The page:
Managed service providers know they want to offer exemplary customer-focused hosted services including apps and hosted desktops. But these firms (players ranging from niche players to global Telcos) also all struggle with the same questions: What are the right services to lead with? What customer sizes should I pursue in what markets? Does market geography matter? How and when should I expand my services offers? 

Arriving at the proper initial Service Definition is critical to answering most of these questions so as to enter the market most intelligently. That is, what initial service portfolio is best to select?  During the service definition, service providers almost always boil-down the options to three potential categories to offer:

  1. A generic “horizontal” hosted desktop
  2. A market-specific “vertical” hosted desktop
  3. Custom services to design bespoke desktops to meet customer needs

In this Blog I’ll try to address the service definition decision points (and pitfalls) we at Citrix recommend, as well as those with which we see most frequent successes.

The first top-level decision 

The first recommendation I always make, is to avoid starting with option #3 – leading with a custom hosted desktop offer. Although custom technology design is at the heart of many MSPs’ differentiation, the ability to scale is absolutely critical to a profitable initial desktop offer… and a “custom” strategy doesn’t scale. Implementing hosted desktops is not trivial – and customization is not, either. Leading with a labor-intensive custom offer will likely strip profitability from initial projects and jeopardize any follow-on business.

That leaves the question: Offer a vertical (market-specific) offer vs. offer a horizontal (generic) desktop?

My recommendation is this: No matter what your size, unless your firm already has strength and experience in a vertical market, lead with a horizontal solution.

By “strength” in a vertical market, I mean you have at least (a) existing offers and customers in a clearly defined vertical or industry, (b) existing experience in a specialized area such as security, compliance, regulation, etc.,  (c) a sales force that knows how to sell into that vertical/industry/specialization, and /or (d) a marketing and demand generation focus in that vertical/industry/specialization. If you can say you have strength in one or more of these domains, then offering a “vertical” hosted app or desktop service into that market might be a logical line extension for the firm. However, if you can’t demonstrate that you have one or more of these domain strengths, then creating the knowledge, presence and offer will be difficult if not impossible for you out-of-the-gate. And even if you do, others already experienced in that market will eat you for lunch.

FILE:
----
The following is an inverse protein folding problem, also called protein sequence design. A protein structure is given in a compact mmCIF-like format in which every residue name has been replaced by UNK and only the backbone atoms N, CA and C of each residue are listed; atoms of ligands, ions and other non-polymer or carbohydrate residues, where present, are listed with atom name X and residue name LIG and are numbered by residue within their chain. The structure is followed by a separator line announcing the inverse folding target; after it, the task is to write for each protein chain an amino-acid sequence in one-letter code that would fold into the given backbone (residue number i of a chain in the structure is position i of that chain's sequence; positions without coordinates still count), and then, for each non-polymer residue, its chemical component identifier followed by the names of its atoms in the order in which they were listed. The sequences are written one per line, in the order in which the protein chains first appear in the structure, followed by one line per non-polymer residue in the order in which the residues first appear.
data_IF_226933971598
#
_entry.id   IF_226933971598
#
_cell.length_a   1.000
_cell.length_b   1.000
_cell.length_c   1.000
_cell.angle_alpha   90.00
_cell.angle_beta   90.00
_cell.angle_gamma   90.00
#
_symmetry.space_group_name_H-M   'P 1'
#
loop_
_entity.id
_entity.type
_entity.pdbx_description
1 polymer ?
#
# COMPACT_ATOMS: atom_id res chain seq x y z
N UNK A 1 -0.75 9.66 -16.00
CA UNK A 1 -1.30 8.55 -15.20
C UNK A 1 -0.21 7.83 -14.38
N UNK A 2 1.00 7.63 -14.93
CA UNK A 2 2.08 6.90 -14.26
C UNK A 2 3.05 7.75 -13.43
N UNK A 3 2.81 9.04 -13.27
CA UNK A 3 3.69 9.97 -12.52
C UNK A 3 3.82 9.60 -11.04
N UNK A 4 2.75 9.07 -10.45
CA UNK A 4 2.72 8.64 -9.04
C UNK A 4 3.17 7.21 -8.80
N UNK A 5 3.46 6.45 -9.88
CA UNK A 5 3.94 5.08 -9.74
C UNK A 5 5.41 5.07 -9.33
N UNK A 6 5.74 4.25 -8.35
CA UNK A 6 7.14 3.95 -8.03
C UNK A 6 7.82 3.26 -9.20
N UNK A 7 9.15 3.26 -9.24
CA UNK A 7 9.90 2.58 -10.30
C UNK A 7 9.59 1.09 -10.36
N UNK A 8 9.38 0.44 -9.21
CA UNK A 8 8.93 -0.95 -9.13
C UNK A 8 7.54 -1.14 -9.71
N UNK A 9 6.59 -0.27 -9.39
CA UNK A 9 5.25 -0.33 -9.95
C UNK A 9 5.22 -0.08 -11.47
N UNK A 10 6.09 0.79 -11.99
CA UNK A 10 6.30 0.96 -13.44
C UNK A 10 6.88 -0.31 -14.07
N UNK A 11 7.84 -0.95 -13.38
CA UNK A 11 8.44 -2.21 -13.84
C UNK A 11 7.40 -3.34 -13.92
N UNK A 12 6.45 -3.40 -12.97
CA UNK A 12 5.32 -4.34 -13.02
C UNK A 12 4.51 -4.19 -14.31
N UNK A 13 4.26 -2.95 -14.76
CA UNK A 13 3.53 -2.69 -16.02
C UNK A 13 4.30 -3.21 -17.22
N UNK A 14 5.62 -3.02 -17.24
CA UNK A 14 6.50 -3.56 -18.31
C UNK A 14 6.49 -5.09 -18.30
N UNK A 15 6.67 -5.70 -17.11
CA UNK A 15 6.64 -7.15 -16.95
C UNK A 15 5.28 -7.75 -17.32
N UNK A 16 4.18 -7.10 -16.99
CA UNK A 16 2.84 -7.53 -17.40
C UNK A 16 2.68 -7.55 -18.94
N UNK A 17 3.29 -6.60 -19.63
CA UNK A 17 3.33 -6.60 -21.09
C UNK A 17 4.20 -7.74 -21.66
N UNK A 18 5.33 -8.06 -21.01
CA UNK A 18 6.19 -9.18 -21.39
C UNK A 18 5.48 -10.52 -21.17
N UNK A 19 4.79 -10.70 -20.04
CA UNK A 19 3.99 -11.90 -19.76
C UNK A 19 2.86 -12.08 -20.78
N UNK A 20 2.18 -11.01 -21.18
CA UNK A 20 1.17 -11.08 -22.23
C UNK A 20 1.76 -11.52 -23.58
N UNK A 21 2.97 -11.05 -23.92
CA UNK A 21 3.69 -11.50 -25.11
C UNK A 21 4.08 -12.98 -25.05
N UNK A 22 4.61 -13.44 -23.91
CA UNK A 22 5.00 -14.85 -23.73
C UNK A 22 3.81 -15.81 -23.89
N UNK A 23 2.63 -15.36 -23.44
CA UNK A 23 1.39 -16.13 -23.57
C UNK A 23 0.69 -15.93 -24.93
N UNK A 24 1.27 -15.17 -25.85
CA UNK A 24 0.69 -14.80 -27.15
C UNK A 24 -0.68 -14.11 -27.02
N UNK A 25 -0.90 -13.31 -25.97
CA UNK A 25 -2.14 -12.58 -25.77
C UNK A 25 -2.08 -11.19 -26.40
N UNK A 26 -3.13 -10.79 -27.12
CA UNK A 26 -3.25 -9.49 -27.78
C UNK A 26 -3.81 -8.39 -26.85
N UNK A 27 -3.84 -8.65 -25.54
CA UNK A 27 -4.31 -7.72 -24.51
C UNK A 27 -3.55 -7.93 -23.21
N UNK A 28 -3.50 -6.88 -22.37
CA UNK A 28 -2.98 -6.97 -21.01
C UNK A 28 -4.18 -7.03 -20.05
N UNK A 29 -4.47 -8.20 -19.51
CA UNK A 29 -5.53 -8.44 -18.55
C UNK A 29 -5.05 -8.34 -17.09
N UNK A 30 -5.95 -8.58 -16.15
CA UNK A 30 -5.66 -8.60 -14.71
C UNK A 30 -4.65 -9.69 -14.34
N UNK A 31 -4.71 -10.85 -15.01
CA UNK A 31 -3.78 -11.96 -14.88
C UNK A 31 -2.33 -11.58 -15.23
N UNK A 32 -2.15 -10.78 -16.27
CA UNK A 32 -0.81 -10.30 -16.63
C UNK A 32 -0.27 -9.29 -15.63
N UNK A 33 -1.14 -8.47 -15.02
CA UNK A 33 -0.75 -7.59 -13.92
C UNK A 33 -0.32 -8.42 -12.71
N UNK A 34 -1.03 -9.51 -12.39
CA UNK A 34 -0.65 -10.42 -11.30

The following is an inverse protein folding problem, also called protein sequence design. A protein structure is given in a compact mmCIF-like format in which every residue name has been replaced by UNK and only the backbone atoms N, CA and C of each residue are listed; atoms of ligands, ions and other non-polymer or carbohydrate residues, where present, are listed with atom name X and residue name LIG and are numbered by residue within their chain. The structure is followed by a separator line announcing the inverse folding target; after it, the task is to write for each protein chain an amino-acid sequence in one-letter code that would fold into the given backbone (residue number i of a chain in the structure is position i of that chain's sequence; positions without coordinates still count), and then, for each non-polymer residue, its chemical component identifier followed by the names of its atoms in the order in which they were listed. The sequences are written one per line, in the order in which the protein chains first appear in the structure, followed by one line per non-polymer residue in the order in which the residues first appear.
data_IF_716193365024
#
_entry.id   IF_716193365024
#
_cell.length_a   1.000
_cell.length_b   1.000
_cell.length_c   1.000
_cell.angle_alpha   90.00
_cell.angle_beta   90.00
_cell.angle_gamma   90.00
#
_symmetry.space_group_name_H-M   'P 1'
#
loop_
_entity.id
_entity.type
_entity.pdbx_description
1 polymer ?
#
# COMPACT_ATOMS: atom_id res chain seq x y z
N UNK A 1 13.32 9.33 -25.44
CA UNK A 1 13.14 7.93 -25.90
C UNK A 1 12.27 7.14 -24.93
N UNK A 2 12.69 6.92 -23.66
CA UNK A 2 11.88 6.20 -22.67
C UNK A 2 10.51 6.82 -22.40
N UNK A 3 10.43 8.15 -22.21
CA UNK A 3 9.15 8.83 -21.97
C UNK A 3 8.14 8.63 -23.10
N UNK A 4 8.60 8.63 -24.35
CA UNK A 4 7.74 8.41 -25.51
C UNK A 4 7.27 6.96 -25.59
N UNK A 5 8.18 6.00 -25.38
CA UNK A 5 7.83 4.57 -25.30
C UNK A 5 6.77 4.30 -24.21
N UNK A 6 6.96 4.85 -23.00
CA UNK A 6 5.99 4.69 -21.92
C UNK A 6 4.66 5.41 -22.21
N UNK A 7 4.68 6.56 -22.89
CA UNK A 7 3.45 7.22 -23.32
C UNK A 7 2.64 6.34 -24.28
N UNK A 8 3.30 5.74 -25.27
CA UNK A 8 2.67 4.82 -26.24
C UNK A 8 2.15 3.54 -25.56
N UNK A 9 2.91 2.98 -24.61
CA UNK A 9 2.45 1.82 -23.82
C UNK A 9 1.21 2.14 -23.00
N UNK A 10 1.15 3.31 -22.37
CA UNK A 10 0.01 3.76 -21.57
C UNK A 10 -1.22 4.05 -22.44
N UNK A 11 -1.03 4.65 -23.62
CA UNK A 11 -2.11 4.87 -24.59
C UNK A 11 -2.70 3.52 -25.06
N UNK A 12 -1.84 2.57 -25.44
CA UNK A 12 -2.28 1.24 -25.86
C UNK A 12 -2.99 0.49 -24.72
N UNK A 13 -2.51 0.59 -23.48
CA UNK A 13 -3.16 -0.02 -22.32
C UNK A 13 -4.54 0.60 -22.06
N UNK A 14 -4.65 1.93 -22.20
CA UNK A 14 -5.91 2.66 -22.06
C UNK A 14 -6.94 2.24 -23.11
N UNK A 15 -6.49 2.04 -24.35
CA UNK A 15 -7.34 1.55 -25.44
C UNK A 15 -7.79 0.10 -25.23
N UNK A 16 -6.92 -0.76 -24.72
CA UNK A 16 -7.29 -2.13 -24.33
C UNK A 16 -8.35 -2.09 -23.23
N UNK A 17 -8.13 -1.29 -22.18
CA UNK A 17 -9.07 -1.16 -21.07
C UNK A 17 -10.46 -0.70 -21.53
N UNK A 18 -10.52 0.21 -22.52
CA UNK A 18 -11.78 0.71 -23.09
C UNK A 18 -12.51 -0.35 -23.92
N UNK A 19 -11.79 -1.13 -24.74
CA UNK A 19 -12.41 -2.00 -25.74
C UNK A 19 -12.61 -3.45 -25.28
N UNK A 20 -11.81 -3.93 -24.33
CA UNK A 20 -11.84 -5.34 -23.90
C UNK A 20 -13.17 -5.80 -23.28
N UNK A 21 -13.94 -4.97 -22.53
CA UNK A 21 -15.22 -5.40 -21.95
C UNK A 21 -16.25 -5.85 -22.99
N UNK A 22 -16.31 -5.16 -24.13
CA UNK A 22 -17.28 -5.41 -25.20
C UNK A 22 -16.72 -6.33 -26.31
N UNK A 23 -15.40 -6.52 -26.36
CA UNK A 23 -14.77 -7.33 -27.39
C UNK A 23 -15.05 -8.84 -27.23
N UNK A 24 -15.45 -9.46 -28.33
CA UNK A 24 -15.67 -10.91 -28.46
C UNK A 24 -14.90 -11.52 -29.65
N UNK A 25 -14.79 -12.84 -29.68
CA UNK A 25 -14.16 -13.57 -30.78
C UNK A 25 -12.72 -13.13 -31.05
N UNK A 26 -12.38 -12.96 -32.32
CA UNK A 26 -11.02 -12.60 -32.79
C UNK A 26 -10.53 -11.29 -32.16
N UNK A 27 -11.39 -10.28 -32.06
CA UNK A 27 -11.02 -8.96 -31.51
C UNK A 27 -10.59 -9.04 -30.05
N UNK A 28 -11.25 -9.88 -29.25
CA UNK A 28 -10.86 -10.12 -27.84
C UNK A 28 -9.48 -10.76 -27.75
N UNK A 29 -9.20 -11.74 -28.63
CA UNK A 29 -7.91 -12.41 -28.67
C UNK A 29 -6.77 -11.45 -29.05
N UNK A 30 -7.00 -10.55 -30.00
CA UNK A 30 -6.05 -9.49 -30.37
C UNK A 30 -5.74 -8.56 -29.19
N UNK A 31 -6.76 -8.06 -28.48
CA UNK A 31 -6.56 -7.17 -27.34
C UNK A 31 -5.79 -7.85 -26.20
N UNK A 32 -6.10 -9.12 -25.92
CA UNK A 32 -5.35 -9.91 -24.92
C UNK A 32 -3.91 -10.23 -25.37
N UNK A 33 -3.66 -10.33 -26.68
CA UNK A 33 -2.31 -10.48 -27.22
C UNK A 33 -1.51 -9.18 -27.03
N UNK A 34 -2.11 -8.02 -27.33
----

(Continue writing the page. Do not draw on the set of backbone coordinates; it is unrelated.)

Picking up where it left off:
The next-level decisions

That leaves the decision to initially enter the market with a more generic/horizontal offer.  (Not to say that you can’t offer small/medium/large variants for example, or generic offers that cater to special needs such as security, compliance and regulatory needs, per above). In this manner you position the hosted service as an up-sell opportunity to your existing customers and sales force.  And as you do so, you’ll also gain important experience and learnings about creating, offering and supporting a high-value hosted service.

As you gain customer adoption, your customers may slowly drive you toward greater specialization until you may over time find yourself migrating into one or more vertical-specific offers.

In all but a few cases, I recommend that MSPs ultimately pursue a vertical or specialized offer. (See my earlier blog, Differentiate or Die – why MSPs and hosters need to change their game) The exceptions being very large providers — often Telcos — who frequently cater to a broad consumer audience.